Touted as “investment diplomacy”, Adani firms have established themselves in Australia, Malaysia, Israel, UAE, Bangladesh and Sri Lanka. With Hindenburg, Adani is likely to cause India’s image a huge blow in terms of its foreign policy relations with the countries where Adani firms are established. The blow on Adani firm has come when India is hosting the G20 group of leading economies. There will be significant pressure on India to push back against the Adani Group.

A Way for New Partners

The Adani downfall would also mean that the other firms in India—such as those of Reliance, Tata and others—will gain significant traction in building future partnerships abroad. Since Gautam Adani’s rise must be contextualised with the rise of Narendra Modi’s BJP government, there will be relatively very less scope for the government to manoeuvre between Adani and the foreign pressure over Adani’s firms.

However, this is also an opportunity for Government to renavigate its business side of foreign relations by pushing for newer business partners in Tata and Reliance in their quest for foreign partnership. It will also give greater leverage for India’s government to navigate through crises such as this.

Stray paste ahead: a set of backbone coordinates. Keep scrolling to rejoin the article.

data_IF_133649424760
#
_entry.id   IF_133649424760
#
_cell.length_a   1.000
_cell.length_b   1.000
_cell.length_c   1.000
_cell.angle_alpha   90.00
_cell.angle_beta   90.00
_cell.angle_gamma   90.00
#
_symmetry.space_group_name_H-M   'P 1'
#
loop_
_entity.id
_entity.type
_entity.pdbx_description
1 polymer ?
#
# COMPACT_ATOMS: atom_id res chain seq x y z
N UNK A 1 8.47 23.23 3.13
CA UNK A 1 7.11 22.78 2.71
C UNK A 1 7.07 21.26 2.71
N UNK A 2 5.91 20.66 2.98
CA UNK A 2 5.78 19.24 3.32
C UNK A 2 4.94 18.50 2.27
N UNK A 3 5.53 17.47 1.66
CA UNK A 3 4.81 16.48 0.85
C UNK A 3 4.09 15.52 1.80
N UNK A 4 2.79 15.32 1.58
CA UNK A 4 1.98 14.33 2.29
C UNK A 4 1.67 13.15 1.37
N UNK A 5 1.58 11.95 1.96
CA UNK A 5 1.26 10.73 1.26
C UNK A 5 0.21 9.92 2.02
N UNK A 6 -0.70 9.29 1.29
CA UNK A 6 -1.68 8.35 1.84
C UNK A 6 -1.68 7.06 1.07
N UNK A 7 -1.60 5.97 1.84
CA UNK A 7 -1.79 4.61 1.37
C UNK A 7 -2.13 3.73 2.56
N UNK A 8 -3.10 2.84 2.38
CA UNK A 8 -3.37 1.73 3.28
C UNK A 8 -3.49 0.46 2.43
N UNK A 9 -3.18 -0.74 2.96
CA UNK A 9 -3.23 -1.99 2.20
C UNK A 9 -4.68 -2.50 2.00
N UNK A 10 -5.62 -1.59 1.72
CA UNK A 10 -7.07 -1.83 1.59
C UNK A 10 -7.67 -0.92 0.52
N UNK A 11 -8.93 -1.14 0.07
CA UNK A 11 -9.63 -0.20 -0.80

What are the future prospects?

In light of the current crisis, India should officially initiate an investigation into the allegations of fraud and manipulation of stocks by the Adani Group. While India’s finance minister Nirmala Sitharaman has noted that Adani Group’s FPO withdrawal “will not impact India’s economy”, it is imperative for the Government to push for an official investigation into the allegations. It will bolster investors’ confidence in India’s market and business opportunities. The world will watch how India handles its Adani affair.

In the year when India hosts the G-20, New Delhi must affirm investors’ faith by pushing forth an investigation into Adani ventures. More importantly, India must use its foreign investment opportunities by pushing forth multiple firms rather than allowing one firm to control companies. The current crisis has very much hit India’s image as an emerging global power. It is yet to be seen how India Inc. manages to rise above the crisis and further gain foreign investors’ confidence. More importantly, India must ensure that strict policy checks and security checks are in place for the companies so that there will be less economic meltdown due to such allegations in future.

The Adani crisis will not greatly impact India’s relationship with other countries. The working relationship with the neighbourhood countries, ASEAN partners, and countries in the periphery will sustain. Given the weak economies of South Asia, India is likely to exert pressure on them to sustain Adani deals. However, India must push forth greater economic confidence—in light of the current crisis—among its partners by pushing forward a positive image of India as an investment hub for foreign companies. In light of India’s hosting of the G-20, India must push newer Indian companies for investment opportunities abroad.

Read the full Hinderberg report here:

Other References:–news-258940

Cover Photo: RegionalQueenslander, CC BY-SA 4.0, via Wikimedia Commons